I don’t think there’s been a word more used and abused in English over the past decade than data. At least in the business world. It has become almost mythically valuable there. An end in itself. And there’s been a gold rush of businesses, not to the California hills, but to their digital experiences, trying to get those experiences to receive more than they give. In fact, it’s been such an out-of-control tumble to Hungry-Hungry Hippo personal data that countries and states and major platforms are cracking down on this infestation of data prospectors.
And the desire for data is mostly…misplaced.
Because while businesses aren’t literally running to California to mine data, they are following California. It’s the socials that made it massive on people’s data. It was kind of like gold for them. And they set an example that a lot of businesses salivated over.
But user data is probably not your business. Not your side business. Not a diversification of your business. Not even a rainy-day plan for your business. In fact, collecting too much and the wrong kind of data is bad for your business.
I know why Facebook wants my data. And Twitter. Google. They give me free stuff and then sell ads to me. Or, more accurately, sell me to advertisers. Or, you know, a rainbow of other nefarious reasons.
But you are selling something else. You have an actual product or a service that you want to sell. You’re not productizing customers. So you don’t need all the data that a digital experience can Hoover up from people on a minute-by-minute basis. You just need enough to sell your thing.
Because I’m not saying that personal data can’t help you sell. It can. I’m saying don’t stockpile and squat on it like Smaug. You just need the data you need.
You just need the data you need.
For instance, you need data to better an experience for your users. Or to personalize one. Or to access for business decision-making. These are legit reasons to want that data. But which type of data? And how much? And how frequent? And how permanent? And at what point does the data load outweigh the data benefits?
Those answers should come from your strategy. And “Maybe it’ll be useful in the future” isn’t a legit strategy. It’s how people end up with garages full of yard sale stuff they never really wanted. And your garage full of yard sale stuff is a bunch of unactionable data lying around without even a potential use (because again, you’re not going to sell it, right? RIGHT?). But it’s more than just useless data. It’s terrifying data.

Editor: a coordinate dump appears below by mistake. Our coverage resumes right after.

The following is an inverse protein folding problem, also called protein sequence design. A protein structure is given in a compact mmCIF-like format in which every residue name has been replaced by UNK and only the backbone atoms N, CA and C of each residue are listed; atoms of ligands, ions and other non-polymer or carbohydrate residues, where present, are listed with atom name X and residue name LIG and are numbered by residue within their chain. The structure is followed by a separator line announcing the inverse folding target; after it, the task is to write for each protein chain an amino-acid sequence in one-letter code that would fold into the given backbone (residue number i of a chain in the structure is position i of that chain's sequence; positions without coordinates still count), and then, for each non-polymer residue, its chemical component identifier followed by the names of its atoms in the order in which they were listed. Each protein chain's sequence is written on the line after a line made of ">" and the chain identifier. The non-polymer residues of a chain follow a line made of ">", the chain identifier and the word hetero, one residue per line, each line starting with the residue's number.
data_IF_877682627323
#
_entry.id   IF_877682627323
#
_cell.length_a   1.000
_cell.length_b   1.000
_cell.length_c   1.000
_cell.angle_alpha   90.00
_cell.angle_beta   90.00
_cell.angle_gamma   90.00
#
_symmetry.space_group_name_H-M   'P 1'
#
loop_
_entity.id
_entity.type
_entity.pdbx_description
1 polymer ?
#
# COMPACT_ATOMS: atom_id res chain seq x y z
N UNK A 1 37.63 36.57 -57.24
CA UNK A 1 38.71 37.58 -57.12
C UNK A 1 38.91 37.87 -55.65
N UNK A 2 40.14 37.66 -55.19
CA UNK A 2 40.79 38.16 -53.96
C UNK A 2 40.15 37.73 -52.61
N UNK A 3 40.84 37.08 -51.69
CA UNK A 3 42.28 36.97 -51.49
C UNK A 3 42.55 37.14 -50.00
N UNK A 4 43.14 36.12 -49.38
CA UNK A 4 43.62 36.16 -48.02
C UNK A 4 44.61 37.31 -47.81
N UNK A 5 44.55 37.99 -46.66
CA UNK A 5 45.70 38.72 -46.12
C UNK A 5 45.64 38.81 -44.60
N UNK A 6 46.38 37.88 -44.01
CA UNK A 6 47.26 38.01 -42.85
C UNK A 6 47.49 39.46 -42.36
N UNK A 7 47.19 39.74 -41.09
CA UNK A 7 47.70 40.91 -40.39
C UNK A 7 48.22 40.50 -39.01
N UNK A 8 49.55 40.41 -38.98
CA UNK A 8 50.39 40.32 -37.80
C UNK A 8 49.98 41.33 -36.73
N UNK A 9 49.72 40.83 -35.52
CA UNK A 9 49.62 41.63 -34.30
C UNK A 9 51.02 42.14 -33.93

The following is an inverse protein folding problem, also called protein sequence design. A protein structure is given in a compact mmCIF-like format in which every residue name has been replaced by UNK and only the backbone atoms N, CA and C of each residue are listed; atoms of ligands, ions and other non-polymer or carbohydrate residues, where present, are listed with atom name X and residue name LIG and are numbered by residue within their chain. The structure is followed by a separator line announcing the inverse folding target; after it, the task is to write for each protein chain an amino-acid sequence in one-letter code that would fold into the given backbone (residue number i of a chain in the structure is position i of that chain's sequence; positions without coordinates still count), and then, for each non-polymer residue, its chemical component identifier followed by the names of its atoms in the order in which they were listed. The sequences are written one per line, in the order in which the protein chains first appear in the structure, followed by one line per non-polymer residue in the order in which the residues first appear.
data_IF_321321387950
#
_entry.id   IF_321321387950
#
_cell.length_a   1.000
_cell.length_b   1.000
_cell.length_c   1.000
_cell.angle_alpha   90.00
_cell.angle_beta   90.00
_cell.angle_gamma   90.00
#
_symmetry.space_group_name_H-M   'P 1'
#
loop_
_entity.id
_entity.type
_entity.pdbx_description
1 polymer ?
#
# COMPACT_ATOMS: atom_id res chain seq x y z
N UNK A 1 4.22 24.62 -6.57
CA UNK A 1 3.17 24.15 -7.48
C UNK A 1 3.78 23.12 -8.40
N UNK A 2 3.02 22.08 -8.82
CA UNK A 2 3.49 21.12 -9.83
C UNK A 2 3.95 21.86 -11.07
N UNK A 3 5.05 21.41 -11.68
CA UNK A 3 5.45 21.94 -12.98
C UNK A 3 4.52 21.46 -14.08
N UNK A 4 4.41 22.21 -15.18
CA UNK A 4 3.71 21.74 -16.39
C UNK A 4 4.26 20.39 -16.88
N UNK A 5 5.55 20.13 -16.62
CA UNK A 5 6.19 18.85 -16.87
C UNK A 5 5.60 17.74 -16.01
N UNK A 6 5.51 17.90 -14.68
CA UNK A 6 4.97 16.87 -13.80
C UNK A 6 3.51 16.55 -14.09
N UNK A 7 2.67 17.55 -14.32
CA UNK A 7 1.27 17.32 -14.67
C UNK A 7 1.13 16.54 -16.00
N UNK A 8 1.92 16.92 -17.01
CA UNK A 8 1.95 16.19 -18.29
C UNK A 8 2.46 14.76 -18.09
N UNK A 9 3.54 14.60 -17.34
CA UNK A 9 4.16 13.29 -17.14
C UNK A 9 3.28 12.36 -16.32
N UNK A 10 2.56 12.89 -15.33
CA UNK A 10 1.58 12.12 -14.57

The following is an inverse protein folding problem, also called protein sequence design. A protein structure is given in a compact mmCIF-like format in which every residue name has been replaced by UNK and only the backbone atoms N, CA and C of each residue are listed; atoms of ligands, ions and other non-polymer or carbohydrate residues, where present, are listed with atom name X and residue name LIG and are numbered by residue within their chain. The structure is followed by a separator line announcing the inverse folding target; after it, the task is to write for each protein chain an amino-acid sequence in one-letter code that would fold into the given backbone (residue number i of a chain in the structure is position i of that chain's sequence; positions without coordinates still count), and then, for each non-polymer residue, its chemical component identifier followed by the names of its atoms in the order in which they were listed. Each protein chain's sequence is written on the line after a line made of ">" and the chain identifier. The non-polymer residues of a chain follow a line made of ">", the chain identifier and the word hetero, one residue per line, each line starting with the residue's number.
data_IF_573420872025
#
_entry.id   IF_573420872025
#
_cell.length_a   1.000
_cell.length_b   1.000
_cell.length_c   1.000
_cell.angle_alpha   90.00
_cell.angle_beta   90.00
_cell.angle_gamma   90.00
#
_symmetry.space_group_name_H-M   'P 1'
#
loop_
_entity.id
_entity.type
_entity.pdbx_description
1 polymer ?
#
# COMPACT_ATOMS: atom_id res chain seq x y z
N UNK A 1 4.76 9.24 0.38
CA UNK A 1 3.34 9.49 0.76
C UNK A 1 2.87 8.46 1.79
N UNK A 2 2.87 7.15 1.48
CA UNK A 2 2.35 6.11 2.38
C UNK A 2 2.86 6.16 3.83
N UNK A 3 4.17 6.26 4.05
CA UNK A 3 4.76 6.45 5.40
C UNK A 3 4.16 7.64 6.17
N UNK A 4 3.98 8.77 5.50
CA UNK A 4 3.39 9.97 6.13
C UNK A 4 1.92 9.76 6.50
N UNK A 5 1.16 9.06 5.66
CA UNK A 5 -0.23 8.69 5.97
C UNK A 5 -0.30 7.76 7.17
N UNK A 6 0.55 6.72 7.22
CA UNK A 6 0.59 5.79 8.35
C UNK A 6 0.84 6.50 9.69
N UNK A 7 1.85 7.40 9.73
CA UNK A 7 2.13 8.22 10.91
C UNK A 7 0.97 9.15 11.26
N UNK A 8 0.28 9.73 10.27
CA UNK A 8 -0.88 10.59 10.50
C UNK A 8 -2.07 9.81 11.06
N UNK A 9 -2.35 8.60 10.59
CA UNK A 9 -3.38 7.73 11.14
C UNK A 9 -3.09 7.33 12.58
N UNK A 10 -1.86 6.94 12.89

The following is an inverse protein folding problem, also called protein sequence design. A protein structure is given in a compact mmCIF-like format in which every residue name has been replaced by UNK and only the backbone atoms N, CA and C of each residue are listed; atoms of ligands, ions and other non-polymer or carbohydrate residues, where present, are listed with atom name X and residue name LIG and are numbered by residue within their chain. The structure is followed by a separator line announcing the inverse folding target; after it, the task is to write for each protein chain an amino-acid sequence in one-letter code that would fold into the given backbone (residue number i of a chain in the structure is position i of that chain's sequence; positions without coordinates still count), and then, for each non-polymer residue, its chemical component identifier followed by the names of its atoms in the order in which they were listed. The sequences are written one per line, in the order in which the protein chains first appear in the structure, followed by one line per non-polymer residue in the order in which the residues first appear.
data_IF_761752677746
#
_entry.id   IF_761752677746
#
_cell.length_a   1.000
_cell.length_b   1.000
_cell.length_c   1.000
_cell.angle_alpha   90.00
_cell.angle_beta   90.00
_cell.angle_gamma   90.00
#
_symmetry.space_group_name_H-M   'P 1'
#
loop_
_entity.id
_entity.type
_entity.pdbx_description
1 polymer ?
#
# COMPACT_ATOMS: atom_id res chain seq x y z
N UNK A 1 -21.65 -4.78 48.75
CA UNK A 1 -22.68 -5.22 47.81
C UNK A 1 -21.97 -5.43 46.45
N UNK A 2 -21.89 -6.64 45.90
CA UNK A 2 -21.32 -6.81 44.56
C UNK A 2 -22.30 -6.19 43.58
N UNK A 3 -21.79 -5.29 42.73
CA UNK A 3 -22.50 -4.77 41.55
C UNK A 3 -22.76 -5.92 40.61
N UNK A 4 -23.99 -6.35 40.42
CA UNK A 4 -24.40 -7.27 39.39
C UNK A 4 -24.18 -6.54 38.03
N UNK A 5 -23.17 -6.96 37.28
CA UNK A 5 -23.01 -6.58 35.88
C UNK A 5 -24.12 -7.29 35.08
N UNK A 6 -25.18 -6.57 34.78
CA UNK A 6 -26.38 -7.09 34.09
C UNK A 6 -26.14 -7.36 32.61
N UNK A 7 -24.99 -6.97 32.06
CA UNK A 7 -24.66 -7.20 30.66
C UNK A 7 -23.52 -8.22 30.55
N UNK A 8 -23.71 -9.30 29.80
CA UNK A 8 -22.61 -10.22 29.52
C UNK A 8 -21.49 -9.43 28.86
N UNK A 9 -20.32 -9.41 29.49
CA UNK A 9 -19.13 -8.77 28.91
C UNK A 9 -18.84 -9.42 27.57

Data is dangerous. To your bottom line and to your bottom. First, it costs money to architect, design, and build solutions to gather that data. It costs money to store that data. And it costs money to interpret it. And even if you have the money for indefinite access, collection, and husbandry of large amounts of data, you’re also radically increasing your risk. Security breaches. Lawsuits. Running afoul of legal regulations. You’re going to get Smaug’d sitting on top of that data hoard.
Data is dangerous. To your bottom line and to your bottom.
And here’s the other risk. Data goes bad. In businesses, at least.
This data isn’t scientific data. It’s personal data. If you’re a scientist analyzing gecko reproductive cycles (which does certainly sound personal), you can spend years, a lifetime gathering data that one day may be accessed by another scientist and save the planet. Just the act of gathering data is a scientific career well spent.
But that’s not how business works. Your customer’s data is not valuable just for being gathered and it becomes less valuable as a business asset the older it is.
Let’s say you’re okay with not being strategic with the data you gather. Let’s say you’re okay shouldering the cost and risk of it, too. You still need to do something with it at some point. And that means you need data scientists on staff. Because you can’t merely rely on SAAS dashboards to help you parse it all (which is one of those costs of data).
Data is complex (you’ve been waiting for me to say that, right?). It’s hard to interpret. Guessing sometimes has a better chance of being right. Talking to a psychic can beat data analysis. Because data is full of variables on top of variables and rapidly changing contexts and omissions, and can be completely subjective. You need an expert to even have a chance of navigating data.
But I’m of two minds on this one. You do need an expert. But you also need a pinch of salt to go with that expert.
Here. This was my favorite tweet from Election Day, from the former executive editor of Cracked.com, who spent twelve years getting beat up by data:
See, in business, data scientists are constrained by, well, business. For instance, the speed of business is often incompatible with the thorough and accurate analysis of data. These data scientists have brains for brains, but they’re only so much they can do when gains need to be made every quarter. Even throwing our rudimentary AIs and algorithms at the problem doesn’t solve it. Not yet. And if it did, your position would probably not be needed anyway.
In the end, data is greata. And I wrote this entire article just so I could write those three words. But, as with everything in business, you have to be strategic with it. Develop a plan for every particle of data you want to access, hire experts (but realize their business limitations), and make sure you have the resources and knowledge to access, store, interpret, and protect it.
And don’t be a Smaug.